Thursday, 22 April 2021

About Running - Fact or Fiction

When it comes to running, it seems that there are many experts, especially amongst the non-runners.  They are the ones who are quick to tell you about the cons of running.  I am not quite sure what the reasons are behind their anti-running attitude, but I myself in the past have used a few of these wisdoms to convince myself that it is better to walk rather than run.  Pulling one of these reasons out of my excuses booklet made me feel better about not running. I am sure you are familiar with quite a few of these anti-running "facts".  So let us have a look at a few of these so called facts.

One of the first "facts" you'll often hear is that humans were not made to run. We have actually dealt with this notion in my previous post, , please feel free to read about it there.  Another 'fact" is that runners need to be a certain body type, size, height or weight to run.  This is absolutely not true, and although elite runners are usually smaller and lighter than regular runners, it is not a pre-requisite to run. Charles Bungert of the USA is proof that you do not have to be the right size to be a runner.  At 193 kg he ran the LA Marathon in 2013.

Another fact offered by the expert non-runners is that running is bad for your knees.  This one certainly sounds to the lay person like the gospel truth.  I mean we can all imagine the pounding a person's knees must take when running.  Surely that impact can only be very detrimental to those vulnerable joints.  We envision knee-replacement surgery as the final outcome for abusing our knees in such a manner.  The truth is, however, that it is not running which can damage your knees, but running incorrectly. You can read more about it here: .  Several studies have shown that running seems to have very real benefits for our knee joints.  It can help to reduce inflammation in the joint and actually protect our knees and delay the onset of  osteoarthritis.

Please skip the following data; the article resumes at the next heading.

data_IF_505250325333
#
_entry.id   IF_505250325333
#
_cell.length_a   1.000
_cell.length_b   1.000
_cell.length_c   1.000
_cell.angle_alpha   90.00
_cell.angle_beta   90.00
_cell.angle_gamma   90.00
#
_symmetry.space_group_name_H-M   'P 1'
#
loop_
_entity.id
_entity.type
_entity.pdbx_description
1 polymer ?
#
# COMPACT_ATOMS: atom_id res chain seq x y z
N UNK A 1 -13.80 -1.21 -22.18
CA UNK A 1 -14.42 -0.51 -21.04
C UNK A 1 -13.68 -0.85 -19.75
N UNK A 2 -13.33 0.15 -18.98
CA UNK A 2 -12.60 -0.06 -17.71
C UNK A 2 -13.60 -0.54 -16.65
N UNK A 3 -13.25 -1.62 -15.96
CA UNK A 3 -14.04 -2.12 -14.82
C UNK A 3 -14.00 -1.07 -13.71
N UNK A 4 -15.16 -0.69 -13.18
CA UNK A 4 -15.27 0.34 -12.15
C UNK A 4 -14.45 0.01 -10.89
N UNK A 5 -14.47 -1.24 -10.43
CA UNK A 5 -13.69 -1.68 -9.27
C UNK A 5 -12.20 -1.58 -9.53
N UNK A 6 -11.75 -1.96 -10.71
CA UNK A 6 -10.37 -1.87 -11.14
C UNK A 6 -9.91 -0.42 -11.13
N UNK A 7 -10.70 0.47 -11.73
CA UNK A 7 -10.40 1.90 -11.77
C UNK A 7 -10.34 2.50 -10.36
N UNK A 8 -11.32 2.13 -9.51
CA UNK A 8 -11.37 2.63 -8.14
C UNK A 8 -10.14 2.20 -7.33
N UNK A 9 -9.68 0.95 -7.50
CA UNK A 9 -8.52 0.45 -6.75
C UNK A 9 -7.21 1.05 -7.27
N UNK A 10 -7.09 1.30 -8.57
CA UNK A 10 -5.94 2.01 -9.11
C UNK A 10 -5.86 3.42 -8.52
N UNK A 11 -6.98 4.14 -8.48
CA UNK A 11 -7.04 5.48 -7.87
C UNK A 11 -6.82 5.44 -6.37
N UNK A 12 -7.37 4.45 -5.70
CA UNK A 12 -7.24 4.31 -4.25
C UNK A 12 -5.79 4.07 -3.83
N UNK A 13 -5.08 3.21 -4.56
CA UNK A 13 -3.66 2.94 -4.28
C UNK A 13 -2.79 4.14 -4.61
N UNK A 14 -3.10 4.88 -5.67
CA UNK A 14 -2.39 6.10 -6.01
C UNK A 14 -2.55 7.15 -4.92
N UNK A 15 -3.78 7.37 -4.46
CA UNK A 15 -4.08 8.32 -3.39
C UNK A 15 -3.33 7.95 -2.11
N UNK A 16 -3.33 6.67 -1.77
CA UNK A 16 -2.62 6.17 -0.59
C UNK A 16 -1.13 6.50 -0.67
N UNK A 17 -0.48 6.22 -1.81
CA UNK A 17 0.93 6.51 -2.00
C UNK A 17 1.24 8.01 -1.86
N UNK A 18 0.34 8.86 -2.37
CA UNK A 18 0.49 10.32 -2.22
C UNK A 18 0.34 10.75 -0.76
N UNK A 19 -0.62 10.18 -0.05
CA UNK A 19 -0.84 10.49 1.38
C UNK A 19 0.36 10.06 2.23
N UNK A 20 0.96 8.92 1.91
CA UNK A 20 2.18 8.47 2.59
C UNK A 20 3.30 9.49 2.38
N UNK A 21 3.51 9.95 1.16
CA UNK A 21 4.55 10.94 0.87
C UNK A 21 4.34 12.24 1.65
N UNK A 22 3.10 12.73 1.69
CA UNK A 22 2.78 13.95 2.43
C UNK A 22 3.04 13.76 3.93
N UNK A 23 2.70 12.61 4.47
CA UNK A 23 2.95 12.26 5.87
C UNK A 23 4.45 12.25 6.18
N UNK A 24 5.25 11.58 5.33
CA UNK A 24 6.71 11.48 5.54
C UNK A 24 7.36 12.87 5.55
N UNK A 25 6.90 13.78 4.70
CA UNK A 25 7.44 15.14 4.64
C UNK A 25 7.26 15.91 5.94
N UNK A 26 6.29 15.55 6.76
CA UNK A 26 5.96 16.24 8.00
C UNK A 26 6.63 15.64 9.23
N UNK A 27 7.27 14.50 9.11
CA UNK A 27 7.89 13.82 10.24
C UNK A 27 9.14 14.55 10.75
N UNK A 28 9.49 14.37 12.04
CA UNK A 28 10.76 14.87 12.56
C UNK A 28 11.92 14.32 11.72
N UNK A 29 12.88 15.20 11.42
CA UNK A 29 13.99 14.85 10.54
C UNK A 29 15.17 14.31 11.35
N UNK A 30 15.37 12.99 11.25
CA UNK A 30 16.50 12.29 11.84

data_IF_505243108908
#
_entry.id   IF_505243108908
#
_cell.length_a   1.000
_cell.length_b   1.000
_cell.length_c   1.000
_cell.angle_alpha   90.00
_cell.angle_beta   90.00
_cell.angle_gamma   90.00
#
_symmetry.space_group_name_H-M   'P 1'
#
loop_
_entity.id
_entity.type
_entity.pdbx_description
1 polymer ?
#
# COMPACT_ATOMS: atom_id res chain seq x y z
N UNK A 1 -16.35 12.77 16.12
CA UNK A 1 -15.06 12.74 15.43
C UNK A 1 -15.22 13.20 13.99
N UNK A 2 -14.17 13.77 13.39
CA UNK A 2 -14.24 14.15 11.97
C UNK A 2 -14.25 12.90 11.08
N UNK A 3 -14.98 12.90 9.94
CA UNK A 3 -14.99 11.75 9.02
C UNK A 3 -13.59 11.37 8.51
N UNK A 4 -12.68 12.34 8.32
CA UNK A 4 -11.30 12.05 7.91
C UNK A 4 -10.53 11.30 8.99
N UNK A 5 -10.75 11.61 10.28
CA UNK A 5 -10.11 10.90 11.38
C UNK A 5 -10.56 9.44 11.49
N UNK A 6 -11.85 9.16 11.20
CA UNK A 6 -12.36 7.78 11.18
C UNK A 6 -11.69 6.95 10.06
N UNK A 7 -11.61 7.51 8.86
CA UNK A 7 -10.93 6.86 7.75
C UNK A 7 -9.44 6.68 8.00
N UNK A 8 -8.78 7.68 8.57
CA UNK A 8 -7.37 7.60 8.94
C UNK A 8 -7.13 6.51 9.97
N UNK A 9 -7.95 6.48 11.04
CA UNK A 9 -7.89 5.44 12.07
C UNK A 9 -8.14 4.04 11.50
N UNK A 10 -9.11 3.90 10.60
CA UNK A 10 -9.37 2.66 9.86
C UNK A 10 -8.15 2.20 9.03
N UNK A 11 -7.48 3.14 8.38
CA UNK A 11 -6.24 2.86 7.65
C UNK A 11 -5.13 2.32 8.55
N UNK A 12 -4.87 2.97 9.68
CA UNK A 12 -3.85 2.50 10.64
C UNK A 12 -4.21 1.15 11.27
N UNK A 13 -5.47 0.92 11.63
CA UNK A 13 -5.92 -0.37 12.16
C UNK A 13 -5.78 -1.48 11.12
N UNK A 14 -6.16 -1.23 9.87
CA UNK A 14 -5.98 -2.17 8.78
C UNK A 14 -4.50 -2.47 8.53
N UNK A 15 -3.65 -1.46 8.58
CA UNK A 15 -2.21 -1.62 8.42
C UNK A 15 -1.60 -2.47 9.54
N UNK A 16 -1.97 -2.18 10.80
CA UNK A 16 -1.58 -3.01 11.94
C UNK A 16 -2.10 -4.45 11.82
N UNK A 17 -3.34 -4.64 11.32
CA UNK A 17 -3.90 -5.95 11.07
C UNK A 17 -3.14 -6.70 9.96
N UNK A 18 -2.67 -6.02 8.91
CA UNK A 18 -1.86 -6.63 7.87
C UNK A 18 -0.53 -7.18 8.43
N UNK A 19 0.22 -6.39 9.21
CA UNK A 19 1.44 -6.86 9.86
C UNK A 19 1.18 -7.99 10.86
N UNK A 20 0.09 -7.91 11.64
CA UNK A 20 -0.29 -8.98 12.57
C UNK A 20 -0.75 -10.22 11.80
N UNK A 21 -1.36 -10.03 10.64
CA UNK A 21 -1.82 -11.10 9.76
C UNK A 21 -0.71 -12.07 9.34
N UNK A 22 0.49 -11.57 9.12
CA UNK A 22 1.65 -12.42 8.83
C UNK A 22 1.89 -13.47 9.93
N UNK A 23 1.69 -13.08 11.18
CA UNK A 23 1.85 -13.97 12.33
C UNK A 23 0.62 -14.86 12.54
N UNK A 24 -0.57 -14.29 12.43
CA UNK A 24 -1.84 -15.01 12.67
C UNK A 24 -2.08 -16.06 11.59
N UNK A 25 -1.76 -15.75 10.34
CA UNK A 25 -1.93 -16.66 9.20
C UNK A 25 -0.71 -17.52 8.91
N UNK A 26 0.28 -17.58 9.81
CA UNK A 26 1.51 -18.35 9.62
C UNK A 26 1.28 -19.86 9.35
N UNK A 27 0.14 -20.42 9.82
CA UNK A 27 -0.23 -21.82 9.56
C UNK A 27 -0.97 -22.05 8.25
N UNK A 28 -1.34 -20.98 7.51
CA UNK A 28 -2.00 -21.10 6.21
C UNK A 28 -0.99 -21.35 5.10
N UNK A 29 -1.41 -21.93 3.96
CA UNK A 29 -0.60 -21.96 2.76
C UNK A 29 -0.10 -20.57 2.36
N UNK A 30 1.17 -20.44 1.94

Let's bust another myth.  Many people believe that you can only call yourself a runner if you can run fast and/or far.  Absolutely not true!  Neither pace nor distance makes you a runner.  There is not an exam you need to pass or a certificate or a degree you can get that would declare you a runner.  Whether you run fast, slow, sleek as a panther or awkwardly like a giraffe on stilts, you are a RUNNER.  Whether you venture out once a week for twenty minutes or run five days a week, you are a runner.  All that matters is that you run.  Whether you regularly take part in races or you have never signed up for a single one is of no importance, you are still a RUNNER!

Another fallacy many people believe along with the above mentioned myth is that "runners don't walk".  A chant you often hear when passing a running bus in an ultra marathon is: "No walking in running shoes", and while this chant does help to keep you focused on your goal, there is a lot to be said about taking walking breaks.  Many people have the opinion that only beginner runners do this, however, even seasoned runners employ this strategy.  Whether you run non-stop, or prefer the run-walk-run method, you are still a runner!

One final myth I want to bust once and for all, is the one that says "I am too old to run".  There is no age restriction when it comes to running.  Some people have started in primary school or even pre-school, but in recent years a large number of people has started running later in life.  Male runners over 40, referred to as "Masters", now represent about 50% of the marathon finishers in the USA, while women over 40 make up about 40% of the marathon finishers.  In 2011, at a 100 years of age, Fauja Singh was the oldest marathon runner.

So, how about it?  As you can see there is no reason at all why you, yes you reading this, can not also become a runner.  It is easy to get into , low cost, accessible anywhere and anytime and it is very good for your health.  Next time we will talk about the benefits and how to start running.  I hope to see you here on my blog.